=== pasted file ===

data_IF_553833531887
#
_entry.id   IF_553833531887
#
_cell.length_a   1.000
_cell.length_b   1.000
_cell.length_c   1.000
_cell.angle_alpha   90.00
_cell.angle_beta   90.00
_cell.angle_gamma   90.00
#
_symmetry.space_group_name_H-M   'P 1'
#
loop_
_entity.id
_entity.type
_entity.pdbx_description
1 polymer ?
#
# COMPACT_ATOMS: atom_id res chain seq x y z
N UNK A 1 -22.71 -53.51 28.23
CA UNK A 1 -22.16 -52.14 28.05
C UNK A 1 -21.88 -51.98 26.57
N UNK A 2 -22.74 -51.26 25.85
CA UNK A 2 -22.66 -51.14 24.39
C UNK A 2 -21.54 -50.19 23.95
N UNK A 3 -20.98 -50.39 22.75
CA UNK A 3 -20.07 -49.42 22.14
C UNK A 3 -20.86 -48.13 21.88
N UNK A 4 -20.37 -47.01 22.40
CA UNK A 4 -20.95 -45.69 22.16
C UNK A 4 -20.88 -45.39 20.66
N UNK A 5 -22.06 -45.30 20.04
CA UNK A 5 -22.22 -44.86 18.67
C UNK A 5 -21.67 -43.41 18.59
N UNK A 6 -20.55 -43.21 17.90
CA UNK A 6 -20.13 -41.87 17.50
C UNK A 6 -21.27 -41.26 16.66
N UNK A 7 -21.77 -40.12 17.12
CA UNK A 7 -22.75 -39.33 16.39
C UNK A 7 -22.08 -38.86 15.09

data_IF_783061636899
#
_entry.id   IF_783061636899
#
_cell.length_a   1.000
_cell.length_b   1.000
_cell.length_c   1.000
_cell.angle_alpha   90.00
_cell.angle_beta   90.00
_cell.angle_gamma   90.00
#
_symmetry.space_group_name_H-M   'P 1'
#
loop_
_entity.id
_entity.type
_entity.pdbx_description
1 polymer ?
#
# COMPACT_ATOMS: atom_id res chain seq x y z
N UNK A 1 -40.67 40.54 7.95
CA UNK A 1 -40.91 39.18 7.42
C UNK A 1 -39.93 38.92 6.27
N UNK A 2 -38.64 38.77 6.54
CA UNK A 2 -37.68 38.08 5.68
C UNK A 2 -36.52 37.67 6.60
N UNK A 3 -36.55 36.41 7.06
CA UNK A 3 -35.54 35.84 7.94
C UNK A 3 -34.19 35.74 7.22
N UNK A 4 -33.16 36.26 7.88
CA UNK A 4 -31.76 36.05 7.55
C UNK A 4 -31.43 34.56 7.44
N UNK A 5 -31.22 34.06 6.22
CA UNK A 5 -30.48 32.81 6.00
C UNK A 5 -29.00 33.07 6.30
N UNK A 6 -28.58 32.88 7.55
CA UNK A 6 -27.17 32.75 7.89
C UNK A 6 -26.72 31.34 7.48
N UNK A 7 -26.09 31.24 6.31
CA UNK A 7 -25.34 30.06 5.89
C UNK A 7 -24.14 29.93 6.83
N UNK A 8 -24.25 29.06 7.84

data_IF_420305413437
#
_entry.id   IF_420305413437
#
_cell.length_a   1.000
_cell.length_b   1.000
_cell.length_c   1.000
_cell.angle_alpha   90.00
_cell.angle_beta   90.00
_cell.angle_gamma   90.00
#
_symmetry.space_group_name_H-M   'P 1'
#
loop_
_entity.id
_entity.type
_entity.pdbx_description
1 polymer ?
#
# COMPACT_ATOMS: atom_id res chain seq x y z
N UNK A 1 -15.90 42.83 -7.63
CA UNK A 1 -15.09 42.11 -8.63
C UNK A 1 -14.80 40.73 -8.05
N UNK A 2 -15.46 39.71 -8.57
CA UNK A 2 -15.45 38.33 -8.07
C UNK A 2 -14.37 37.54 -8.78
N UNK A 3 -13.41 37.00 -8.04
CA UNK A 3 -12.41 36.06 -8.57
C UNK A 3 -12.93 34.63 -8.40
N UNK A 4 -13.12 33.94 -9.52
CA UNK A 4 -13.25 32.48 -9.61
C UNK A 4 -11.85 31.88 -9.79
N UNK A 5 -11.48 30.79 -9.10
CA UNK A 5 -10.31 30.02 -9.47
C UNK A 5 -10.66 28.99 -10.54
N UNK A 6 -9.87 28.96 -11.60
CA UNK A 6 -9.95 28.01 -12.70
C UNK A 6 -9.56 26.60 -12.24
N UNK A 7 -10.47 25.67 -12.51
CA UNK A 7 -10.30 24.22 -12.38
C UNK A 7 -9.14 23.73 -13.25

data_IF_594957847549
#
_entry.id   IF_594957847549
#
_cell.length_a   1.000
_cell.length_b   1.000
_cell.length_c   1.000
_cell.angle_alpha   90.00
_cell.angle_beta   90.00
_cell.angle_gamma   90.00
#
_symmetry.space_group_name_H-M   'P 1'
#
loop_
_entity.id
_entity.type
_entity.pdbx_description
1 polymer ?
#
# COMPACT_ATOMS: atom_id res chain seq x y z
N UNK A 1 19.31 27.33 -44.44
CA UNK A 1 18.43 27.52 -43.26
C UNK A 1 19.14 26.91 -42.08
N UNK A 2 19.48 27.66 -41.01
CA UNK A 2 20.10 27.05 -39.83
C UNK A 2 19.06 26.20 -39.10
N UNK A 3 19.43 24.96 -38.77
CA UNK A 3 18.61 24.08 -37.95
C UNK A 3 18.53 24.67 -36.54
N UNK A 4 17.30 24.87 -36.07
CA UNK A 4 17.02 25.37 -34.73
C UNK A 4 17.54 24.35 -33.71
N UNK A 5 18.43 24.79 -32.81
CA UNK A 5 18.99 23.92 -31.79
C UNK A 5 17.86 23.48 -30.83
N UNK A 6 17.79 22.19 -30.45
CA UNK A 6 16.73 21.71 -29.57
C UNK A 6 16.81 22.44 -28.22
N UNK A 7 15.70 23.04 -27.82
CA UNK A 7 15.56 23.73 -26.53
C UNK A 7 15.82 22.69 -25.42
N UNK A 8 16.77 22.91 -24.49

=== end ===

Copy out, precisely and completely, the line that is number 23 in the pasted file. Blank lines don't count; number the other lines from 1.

C UNK A 1 -21.88 -51.98 26.57